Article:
On Monday, November 14, Intercultural Student Affairs and the Student Body President’s Office hosted an event in which they streamed “Dawnland,” and “Bounty,” to educate about Indigenous history in the Bailey 10 lecture hall on the Gorham campus. Two guest speakers, Dawn Neptune Adams and Esther Anne, attended the event. Both women were featured in the films. Esther Anne appeared in “Dawnland,” and Adams appeared in both. 

“Bounty,” was a ten-minute film that consisted of Penobscot Tribe Native Americans family members from Maine sitting in the old state house in Boston and the Governor’s Chamber, reading over a proclamation from the colonization times. This proclamation made it so the Penobscot people were hunted by white men, and they could get rewarded money for bringing them back to the government. The Penobscot Tribe teaches their kids the importance of their history, and how their ancestors persevered through the difficult times. At the end of the film, they burn the proclamation as an act of defiance and strength for their ancestors. 

“Dawnland,” is an hour and a half documentary. This film is about the first ever government sanctioned truth and reconciliation commission in the United States diving into a deep investigation into Maine’s child welfare system, and how it has impacted indigenious communities. The documentary has interviews with many different Native Americans who recount their experiences in the Maine child welfare system. Indigenous children are being taken from their families and are being placed with white foster families so that they can have a “normal childhood.” Although this harms the child’s upbringing and connection to their ancestors and tribe. The film talks a lot about the Indian Child Welfare Act (ICWA), which is a law that the entire country has to place Native American children closest to their parents. If a child cannot live with their parents, they must be placed with a relative. If that is not possible, the child must be placed with someone within the tribe, on the reservation. A tribe is considered a third parent, so keeping the child with the tribe would be the next best option. If all of this is not possible, the child is then placed with any family that can be found. There is talk in the Supreme Court about getting rid of ICWA, which could be detrimental to the Native American communities. The documentary suggests helping economically disadvantaged and targeted families attain the standards that they are judged by.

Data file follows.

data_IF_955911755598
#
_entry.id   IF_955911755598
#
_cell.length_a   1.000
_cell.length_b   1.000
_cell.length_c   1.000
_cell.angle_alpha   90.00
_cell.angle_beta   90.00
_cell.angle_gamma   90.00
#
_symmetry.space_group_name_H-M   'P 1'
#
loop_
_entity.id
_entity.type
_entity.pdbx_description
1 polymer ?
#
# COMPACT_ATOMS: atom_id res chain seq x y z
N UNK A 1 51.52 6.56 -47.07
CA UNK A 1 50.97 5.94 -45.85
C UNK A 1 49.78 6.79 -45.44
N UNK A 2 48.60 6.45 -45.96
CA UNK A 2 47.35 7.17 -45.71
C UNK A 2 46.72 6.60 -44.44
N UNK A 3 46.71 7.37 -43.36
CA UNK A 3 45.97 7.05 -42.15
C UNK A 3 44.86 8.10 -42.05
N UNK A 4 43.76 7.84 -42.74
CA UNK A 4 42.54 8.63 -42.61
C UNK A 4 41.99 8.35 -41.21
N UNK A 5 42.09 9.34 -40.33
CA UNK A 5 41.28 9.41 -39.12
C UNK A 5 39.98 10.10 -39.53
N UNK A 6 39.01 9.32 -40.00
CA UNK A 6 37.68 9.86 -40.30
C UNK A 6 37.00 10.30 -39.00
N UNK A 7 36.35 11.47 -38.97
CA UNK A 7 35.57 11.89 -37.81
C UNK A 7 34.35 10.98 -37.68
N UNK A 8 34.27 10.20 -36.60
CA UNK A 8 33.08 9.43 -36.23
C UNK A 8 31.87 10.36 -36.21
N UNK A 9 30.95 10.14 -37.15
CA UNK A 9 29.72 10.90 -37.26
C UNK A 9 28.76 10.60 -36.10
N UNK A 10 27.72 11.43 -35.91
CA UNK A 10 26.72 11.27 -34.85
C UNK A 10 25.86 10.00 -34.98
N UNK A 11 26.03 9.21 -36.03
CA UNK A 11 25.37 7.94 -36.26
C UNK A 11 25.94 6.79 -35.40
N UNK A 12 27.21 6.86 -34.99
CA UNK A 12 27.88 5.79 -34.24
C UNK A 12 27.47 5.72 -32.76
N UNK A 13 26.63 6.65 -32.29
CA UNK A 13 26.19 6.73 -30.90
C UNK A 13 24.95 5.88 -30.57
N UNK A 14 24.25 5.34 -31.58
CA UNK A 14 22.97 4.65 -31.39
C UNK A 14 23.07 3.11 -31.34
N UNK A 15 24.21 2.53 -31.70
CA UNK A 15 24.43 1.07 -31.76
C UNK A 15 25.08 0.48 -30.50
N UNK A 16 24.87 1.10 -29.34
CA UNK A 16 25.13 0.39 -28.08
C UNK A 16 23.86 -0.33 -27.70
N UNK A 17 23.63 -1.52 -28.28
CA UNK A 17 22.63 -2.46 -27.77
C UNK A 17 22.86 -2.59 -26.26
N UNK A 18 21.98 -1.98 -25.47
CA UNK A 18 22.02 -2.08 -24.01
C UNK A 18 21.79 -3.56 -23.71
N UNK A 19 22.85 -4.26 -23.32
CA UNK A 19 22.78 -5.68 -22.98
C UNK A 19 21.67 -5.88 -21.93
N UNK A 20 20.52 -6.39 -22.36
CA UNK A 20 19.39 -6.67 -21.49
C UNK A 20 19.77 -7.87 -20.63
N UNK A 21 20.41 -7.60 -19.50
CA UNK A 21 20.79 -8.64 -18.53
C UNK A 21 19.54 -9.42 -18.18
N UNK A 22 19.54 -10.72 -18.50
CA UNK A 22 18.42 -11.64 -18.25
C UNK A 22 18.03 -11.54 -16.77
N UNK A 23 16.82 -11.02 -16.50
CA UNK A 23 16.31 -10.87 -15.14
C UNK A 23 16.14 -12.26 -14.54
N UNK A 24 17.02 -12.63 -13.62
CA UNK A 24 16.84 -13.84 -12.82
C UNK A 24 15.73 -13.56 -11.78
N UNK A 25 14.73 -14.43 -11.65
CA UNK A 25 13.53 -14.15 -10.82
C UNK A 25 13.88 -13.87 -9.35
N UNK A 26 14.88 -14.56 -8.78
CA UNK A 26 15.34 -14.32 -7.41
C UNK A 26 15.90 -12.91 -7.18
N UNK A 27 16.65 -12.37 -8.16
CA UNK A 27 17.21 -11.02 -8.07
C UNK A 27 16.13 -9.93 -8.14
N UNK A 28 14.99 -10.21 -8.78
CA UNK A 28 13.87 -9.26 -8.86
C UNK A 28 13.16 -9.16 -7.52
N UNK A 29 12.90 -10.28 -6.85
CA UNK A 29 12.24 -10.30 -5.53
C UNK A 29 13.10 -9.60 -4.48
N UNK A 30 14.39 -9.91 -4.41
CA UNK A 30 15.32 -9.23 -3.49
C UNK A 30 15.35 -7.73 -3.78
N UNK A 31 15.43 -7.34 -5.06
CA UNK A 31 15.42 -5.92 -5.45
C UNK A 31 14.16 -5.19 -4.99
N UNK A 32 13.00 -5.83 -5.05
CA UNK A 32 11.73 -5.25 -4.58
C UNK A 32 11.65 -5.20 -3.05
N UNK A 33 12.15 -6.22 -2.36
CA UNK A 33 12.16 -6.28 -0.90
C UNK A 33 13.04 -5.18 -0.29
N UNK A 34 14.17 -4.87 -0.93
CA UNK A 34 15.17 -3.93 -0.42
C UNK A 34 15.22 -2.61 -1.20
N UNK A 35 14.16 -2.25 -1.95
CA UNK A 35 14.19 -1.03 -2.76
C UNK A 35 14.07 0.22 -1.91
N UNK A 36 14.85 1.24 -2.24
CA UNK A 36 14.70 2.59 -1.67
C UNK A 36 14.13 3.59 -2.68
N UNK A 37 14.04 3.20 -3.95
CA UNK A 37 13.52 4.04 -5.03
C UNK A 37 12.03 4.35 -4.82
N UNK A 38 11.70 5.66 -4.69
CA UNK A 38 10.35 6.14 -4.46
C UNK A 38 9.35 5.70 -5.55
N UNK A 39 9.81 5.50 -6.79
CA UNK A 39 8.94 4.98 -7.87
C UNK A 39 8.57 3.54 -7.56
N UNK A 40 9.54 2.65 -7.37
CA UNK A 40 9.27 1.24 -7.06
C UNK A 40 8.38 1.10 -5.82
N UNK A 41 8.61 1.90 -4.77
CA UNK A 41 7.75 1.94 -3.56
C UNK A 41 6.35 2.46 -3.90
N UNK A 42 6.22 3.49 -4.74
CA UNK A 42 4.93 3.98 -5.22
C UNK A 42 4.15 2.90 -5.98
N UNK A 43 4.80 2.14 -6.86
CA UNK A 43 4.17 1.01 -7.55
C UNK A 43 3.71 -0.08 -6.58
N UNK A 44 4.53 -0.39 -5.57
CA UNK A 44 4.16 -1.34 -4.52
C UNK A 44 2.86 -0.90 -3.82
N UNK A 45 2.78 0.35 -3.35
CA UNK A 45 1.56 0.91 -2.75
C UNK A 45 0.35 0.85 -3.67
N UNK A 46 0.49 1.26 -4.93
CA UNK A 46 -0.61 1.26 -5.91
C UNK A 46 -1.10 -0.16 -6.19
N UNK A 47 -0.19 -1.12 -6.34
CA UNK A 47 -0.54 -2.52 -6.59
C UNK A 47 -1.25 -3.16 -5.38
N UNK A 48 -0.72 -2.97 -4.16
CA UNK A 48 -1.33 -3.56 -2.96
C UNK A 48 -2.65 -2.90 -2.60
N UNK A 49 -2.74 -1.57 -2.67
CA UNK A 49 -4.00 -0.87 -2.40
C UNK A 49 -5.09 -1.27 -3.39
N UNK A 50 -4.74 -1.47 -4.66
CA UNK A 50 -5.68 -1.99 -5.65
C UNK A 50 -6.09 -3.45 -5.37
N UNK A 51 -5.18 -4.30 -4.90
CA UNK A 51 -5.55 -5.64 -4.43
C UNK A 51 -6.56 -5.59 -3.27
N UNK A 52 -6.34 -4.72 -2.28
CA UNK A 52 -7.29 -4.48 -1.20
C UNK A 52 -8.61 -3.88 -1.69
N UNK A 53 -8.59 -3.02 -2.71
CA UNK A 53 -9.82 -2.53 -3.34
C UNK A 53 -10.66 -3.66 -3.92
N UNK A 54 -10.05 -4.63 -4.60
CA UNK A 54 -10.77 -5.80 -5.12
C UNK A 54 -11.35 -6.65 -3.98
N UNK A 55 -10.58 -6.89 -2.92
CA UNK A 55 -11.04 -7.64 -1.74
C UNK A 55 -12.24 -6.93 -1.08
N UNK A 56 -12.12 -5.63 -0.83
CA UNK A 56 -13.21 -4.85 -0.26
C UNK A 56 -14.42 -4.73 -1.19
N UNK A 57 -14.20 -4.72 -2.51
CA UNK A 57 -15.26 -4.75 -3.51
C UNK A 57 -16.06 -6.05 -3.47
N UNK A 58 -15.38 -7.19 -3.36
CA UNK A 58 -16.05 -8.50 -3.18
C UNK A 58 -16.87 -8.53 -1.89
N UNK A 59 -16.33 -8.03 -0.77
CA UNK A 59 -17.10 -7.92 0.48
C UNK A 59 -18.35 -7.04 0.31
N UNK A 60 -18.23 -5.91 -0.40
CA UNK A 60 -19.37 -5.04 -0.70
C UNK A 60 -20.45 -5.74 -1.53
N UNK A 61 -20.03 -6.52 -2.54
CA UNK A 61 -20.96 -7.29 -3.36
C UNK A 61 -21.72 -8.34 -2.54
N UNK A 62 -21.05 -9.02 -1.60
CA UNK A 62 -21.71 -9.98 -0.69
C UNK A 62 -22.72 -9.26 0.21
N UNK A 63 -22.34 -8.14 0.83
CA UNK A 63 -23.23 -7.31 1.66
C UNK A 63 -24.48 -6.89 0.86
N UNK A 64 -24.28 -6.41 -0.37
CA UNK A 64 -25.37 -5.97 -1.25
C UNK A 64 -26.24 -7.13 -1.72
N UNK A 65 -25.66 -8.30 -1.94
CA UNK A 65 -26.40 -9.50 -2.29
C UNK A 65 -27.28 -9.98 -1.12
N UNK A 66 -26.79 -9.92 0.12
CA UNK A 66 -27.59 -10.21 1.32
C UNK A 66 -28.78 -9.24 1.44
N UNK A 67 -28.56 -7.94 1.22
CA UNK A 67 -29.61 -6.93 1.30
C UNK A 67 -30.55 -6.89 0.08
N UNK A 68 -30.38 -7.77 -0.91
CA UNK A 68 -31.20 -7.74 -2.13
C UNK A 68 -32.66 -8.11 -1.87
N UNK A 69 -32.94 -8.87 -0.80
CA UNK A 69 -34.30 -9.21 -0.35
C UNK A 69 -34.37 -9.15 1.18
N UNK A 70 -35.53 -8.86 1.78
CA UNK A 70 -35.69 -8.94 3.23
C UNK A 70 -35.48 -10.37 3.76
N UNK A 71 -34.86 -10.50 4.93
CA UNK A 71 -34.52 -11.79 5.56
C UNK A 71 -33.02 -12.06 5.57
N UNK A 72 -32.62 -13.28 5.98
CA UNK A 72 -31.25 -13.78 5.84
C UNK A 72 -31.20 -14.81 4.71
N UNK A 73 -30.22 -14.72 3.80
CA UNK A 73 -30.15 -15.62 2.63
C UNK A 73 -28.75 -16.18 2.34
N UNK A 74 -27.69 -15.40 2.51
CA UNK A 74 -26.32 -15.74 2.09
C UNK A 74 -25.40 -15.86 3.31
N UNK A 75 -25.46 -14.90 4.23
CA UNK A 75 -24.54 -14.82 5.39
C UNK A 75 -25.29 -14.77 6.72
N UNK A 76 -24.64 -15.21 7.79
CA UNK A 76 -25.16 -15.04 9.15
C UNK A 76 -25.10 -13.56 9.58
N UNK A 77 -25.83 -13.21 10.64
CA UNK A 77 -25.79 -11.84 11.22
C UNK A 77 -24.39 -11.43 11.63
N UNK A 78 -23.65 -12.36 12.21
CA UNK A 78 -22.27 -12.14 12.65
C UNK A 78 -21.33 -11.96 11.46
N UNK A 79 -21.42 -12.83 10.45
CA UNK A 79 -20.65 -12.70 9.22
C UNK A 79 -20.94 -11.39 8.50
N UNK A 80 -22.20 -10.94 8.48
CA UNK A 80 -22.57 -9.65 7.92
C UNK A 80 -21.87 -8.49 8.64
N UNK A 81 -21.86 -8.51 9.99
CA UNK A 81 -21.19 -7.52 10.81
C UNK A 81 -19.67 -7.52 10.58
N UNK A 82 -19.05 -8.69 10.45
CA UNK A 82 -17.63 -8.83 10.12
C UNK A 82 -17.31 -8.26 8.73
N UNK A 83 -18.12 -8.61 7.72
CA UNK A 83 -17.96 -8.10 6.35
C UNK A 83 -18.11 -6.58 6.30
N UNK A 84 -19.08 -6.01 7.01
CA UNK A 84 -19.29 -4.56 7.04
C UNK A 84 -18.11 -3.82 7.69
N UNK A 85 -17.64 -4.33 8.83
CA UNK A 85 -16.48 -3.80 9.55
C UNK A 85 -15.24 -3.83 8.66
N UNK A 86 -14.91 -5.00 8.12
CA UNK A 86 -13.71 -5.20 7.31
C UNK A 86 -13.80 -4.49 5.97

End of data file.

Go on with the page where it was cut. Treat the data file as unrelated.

Both films were very eye-opening, and it is important for everyone to learn about the Native American communities and their history. The entire country should be educated about this cultural genocide. Esther Anne and Neptune sat down and answered questions after the film. They discussed what it was like to be in the films, and also dove a little deeper into ICWA and how indigenous communities could be helped by the government. They informed us that although ICWA currently exists, indigenous children are still being taken from their tribe and being placed with white families. Also, if ICWA gets overturned, all of the children will be at risk of being torn away from their parents and their tribe. Esther Anne and Neptune opened up about how they have been impacted by their ancestor’s history and how they hope that equality can be given to the indigenous communities. They also provided sources that can be found to learn and teach more about the indigenous communities and how to be an ally, which starts with learning about their history.

To learn more about the Native American communities and their history, go to www.bounty.org and www.dawnland.org. You can also watch both films through these websites.


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